Harty on the Albion and their best-ever player

SO, at the time of going to press, the Albion lie fourth in the Championship, with only Saturday’s conquerors, Blackpool, with a chance to leapfrog them last night.

Maybe the 3-1 one reverse in the Las Vegas of the North was the wake-up call that Gus Poyet’s men needed, as Tuesday night’s performance was the perfect answer to any doubters.

Granted, Derby were poor, offered little in the first half, perhaps a bit more in the second, but you can only play against what is put in front of you.

The Albion played well, created chances, and Vicente has opened up yet another debate among supporters.

Is the Spanish midfielder the best player to ever play for the Albion in the last 50 years?

Make no bones, all this talk of the play-offs being a year too early and the Albion not ready to go up is just speculation. If Vicente stays fit and on form, the Albion are contenders. And, if they get into a play-off scenario, as we effectively know in a knock-out competition, they will have as much chance as the other three teams.

The Albion’s greatest-ever debate is sometimes coated in sentiment. Coming back in the car on Tuesday night, a friend sat in the front and stated that, in his opinion, Peter Ward is the greatest player to ever pull on the blue and white stripes.

Sentiment? In my opinion, yes. Wardie was a great player, but the greatest? I’m not so sure. At the level of the then 2nd and 3rd Divisions, he was prolific, but did he cut it in the top flight?

Bobby Zamora has played, and consistently performed in all four divisions of domestic football. I would put him above Wardie in the all-time Albion rankings.

And, he still wouldn’t top them as I firmly believe, in my lifetime, the greatest-ever Seagull was Mark Lawrenson, who, but for injury in his later career at Liverpool, would have played for Ireland and on the world stage and, possibly, would have been deemed world class.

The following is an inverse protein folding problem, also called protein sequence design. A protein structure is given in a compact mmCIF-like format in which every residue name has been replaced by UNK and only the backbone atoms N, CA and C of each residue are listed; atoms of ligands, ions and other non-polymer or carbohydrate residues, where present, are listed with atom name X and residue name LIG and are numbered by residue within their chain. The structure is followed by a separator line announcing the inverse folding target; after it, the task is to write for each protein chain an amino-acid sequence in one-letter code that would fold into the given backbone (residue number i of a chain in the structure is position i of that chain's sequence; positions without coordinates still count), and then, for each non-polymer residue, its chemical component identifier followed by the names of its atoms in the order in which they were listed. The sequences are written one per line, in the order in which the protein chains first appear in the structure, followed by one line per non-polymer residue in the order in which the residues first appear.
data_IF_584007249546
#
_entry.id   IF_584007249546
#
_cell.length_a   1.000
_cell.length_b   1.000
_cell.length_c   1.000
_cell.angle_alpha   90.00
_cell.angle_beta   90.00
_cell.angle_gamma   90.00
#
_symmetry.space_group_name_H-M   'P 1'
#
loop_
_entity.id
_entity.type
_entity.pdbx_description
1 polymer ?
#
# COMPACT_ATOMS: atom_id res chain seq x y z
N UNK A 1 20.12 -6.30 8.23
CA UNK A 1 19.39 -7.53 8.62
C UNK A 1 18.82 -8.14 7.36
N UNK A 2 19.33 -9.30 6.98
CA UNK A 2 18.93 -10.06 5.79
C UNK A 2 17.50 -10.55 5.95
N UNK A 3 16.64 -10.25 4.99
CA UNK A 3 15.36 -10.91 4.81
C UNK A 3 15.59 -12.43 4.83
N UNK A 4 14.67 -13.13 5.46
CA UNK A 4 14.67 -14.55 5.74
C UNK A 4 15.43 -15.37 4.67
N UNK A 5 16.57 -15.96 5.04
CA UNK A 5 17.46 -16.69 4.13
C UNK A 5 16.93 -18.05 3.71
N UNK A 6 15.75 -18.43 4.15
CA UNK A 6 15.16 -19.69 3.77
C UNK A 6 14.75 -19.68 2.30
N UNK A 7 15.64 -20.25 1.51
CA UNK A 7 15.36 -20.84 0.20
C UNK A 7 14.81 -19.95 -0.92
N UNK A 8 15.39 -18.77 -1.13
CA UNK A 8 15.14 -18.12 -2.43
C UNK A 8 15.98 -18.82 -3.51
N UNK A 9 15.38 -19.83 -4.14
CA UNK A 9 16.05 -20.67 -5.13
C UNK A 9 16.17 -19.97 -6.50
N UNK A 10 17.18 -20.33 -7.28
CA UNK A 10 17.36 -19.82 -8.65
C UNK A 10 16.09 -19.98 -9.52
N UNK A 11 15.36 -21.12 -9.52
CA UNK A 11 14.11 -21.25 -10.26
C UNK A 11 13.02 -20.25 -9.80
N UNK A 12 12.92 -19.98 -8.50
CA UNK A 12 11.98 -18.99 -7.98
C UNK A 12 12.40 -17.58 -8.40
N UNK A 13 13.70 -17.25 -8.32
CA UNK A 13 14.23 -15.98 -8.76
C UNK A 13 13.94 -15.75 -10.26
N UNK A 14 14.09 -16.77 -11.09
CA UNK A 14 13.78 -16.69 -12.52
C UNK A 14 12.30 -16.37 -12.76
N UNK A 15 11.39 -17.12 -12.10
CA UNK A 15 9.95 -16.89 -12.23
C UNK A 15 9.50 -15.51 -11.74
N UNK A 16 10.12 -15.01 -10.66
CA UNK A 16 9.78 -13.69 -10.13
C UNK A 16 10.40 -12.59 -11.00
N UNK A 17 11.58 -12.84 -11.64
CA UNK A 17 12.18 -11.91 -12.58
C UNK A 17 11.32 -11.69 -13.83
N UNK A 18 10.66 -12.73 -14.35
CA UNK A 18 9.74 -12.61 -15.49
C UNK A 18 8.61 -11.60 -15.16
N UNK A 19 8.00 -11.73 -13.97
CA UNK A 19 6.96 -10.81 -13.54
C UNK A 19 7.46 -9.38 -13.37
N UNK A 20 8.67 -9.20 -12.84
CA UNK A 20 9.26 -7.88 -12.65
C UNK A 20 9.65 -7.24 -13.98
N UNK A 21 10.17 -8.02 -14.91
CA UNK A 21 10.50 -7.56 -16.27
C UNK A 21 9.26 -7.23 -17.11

As things stand, Vicente still has a bit to do to equal Lawrenson’s mantle. However, being the architect of the Albion’s possible rise to the Premier League would certainly go a long way to achieving that.

Major changes off the pitch at the Amex last week with the immediate departure of managing director Ken Brown and news of the impending, and frankly well-deserved retirement of Martin Perry in the next couple of years.

Ken Brown’s contribution to the development of the club over the last four years cannot be understated, and I wish him well in his future career.

On a personal note, I’m sorry to see him go, because I class him as friend.

There is never a truer word said about not knowing who your friends are until you are truly up against it.

When I was sacked by the BBC in October, 2008, one of the first phone calls I received was from Ken offering the club’s support and stating that my employment with the club was not affected. He went as far as putting that in print in a programme editorial at the following home game.

Real loyalty does not have a price, and it’s personally something I will never forget.

And, finally, on a lighter note, happy 60th birthday to Albion secretary Derek Allan, a true Seagulls legend in every sense of the word.

Perhaps his finest hour for me was when he allowed Nigel Erskine, at 39 years and 239 days, to be the oldest mascot in the club’s history.

As Steve Foster walked hand-in-hand with Nigel out on to the pitch, Fozzie quipped to the ref: “This has to be a first, captain and mascot with a combined age of 77!”